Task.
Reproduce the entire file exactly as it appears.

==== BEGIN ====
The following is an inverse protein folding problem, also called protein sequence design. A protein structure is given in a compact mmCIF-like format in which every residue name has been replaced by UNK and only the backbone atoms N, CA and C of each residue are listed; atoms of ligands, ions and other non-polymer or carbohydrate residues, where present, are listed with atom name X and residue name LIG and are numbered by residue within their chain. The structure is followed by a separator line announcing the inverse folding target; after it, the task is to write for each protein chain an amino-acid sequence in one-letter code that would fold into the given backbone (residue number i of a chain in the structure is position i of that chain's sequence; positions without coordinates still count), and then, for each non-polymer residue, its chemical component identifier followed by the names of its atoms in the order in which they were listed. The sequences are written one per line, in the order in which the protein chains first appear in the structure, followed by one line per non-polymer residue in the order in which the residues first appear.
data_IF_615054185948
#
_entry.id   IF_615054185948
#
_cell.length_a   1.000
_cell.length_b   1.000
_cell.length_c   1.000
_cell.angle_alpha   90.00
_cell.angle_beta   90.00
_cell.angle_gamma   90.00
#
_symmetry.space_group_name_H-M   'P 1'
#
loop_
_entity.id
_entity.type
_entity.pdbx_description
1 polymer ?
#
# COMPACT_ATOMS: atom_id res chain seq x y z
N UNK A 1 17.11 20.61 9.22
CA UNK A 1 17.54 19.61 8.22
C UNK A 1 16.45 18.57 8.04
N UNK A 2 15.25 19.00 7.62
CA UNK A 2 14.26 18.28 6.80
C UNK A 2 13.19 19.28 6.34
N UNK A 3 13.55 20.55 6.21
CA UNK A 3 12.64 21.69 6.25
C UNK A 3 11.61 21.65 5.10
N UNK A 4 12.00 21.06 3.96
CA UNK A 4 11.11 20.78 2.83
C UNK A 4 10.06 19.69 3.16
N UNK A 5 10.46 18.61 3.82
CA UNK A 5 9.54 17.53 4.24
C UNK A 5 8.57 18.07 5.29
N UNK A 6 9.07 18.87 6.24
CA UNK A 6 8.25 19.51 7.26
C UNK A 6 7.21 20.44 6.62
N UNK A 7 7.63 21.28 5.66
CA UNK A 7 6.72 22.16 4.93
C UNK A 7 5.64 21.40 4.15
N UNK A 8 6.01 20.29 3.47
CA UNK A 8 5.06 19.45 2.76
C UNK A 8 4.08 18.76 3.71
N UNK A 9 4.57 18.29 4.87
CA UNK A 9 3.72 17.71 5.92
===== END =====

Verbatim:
The following is an inverse protein folding problem, also called protein sequence design. A protein structure is given in a compact mmCIF-like format in which every residue name has been replaced by UNK and only the backbone atoms N, CA and C of each residue are listed; atoms of ligands, ions and other non-polymer or carbohydrate residues, where present, are listed with atom name X and residue name LIG and are numbered by residue within their chain. The structure is followed by a separator line announcing the inverse folding target; after it, the task is to write for each protein chain an amino-acid sequence in one-letter code that would fold into the given backbone (residue number i of a chain in the structure is position i of that chain's sequence; positions without coordinates still count), and then, for each non-polymer residue, its chemical component identifier followed by the names of its atoms in the order in which they were listed. The sequences are written one per line, in the order in which the protein chains first appear in the structure, followed by one line per non-polymer residue in the order in which the residues first appear.
data_IF_615054185948
#
_entry.id   IF_615054185948
#
_cell.length_a   1.000
_cell.length_b   1.000
_cell.length_c   1.000
_cell.angle_alpha   90.00
_cell.angle_beta   90.00
_cell.angle_gamma   90.00
#
_symmetry.space_group_name_H-M   'P 1'
#
loop_
_entity.id
_entity.type
_entity.pdbx_description
1 polymer ?
#
# COMPACT_ATOMS: atom_id res chain seq x y z
N UNK A 1 17.11 20.61 9.22
CA UNK A 1 17.54 19.61 8.22
C UNK A 1 16.45 18.57 8.04
N UNK A 2 15.25 19.00 7.62
CA UNK A 2 14.26 18.28 6.80
C UNK A 2 13.19 19.28 6.34
N UNK A 3 13.55 20.55 6.21
CA UNK A 3 12.64 21.69 6.25
C UNK A 3 11.61 21.65 5.10
N UNK A 4 12.00 21.06 3.96
CA UNK A 4 11.11 20.78 2.83
C UNK A 4 10.06 19.69 3.16
N UNK A 5 10.46 18.61 3.82
CA UNK A 5 9.54 17.53 4.24
C UNK A 5 8.57 18.07 5.29
N UNK A 6 9.07 18.87 6.24
CA UNK A 6 8.25 19.51 7.26
C UNK A 6 7.21 20.44 6.62
N UNK A 7 7.63 21.28 5.66
CA UNK A 7 6.72 22.16 4.93
C UNK A 7 5.64 21.40 4.15
N UNK A 8 6.01 20.29 3.47
CA UNK A 8 5.06 19.45 2.76
C UNK A 8 4.08 18.76 3.71
N UNK A 9 4.57 18.29 4.87
CA UNK A 9 3.72 17.71 5.92